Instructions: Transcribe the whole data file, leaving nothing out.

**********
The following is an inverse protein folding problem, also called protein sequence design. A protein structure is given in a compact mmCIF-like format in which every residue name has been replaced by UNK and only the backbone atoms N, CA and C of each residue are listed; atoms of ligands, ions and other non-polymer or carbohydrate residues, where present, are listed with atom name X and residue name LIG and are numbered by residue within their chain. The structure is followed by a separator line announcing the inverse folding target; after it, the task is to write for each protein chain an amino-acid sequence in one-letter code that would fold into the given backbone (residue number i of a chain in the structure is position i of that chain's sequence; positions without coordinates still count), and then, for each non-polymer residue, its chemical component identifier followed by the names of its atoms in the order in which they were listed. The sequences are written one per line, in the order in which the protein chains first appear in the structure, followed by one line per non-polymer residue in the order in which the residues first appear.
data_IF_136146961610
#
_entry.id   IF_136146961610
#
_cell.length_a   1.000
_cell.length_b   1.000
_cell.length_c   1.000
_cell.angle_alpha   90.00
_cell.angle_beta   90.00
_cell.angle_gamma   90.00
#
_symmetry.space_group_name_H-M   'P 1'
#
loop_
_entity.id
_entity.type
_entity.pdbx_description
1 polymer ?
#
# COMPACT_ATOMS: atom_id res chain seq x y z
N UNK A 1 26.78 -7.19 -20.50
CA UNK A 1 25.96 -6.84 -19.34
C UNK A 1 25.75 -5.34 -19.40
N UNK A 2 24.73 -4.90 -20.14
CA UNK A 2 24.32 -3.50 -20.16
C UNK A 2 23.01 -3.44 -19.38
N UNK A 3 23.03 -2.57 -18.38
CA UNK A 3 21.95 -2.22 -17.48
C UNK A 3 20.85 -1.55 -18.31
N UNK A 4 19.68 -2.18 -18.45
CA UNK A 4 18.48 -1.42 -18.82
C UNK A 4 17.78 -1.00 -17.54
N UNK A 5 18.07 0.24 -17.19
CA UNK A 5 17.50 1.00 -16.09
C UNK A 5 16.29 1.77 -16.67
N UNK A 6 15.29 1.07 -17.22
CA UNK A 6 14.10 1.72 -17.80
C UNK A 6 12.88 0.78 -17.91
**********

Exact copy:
The following is an inverse protein folding problem, also called protein sequence design. A protein structure is given in a compact mmCIF-like format in which every residue name has been replaced by UNK and only the backbone atoms N, CA and C of each residue are listed; atoms of ligands, ions and other non-polymer or carbohydrate residues, where present, are listed with atom name X and residue name LIG and are numbered by residue within their chain. The structure is followed by a separator line announcing the inverse folding target; after it, the task is to write for each protein chain an amino-acid sequence in one-letter code that would fold into the given backbone (residue number i of a chain in the structure is position i of that chain's sequence; positions without coordinates still count), and then, for each non-polymer residue, its chemical component identifier followed by the names of its atoms in the order in which they were listed. The sequences are written one per line, in the order in which the protein chains first appear in the structure, followed by one line per non-polymer residue in the order in which the residues first appear.
data_IF_136146961610
#
_entry.id   IF_136146961610
#
_cell.length_a   1.000
_cell.length_b   1.000
_cell.length_c   1.000
_cell.angle_alpha   90.00
_cell.angle_beta   90.00
_cell.angle_gamma   90.00
#
_symmetry.space_group_name_H-M   'P 1'
#
loop_
_entity.id
_entity.type
_entity.pdbx_description
1 polymer ?
#
# COMPACT_ATOMS: atom_id res chain seq x y z
N UNK A 1 26.78 -7.19 -20.50
CA UNK A 1 25.96 -6.84 -19.34
C UNK A 1 25.75 -5.34 -19.40
N UNK A 2 24.73 -4.90 -20.14
CA UNK A 2 24.32 -3.50 -20.16
C UNK A 2 23.01 -3.44 -19.38
N UNK A 3 23.03 -2.57 -18.38
CA UNK A 3 21.95 -2.22 -17.48
C UNK A 3 20.85 -1.55 -18.31
N UNK A 4 19.68 -2.18 -18.45
CA UNK A 4 18.48 -1.42 -18.82
C UNK A 4 17.78 -1.00 -17.54
N UNK A 5 18.07 0.24 -17.19
CA UNK A 5 17.50 1.00 -16.09
C UNK A 5 16.29 1.77 -16.67
N UNK A 6 15.29 1.07 -17.22
CA UNK A 6 14.10 1.72 -17.80
C UNK A 6 12.88 0.78 -17.91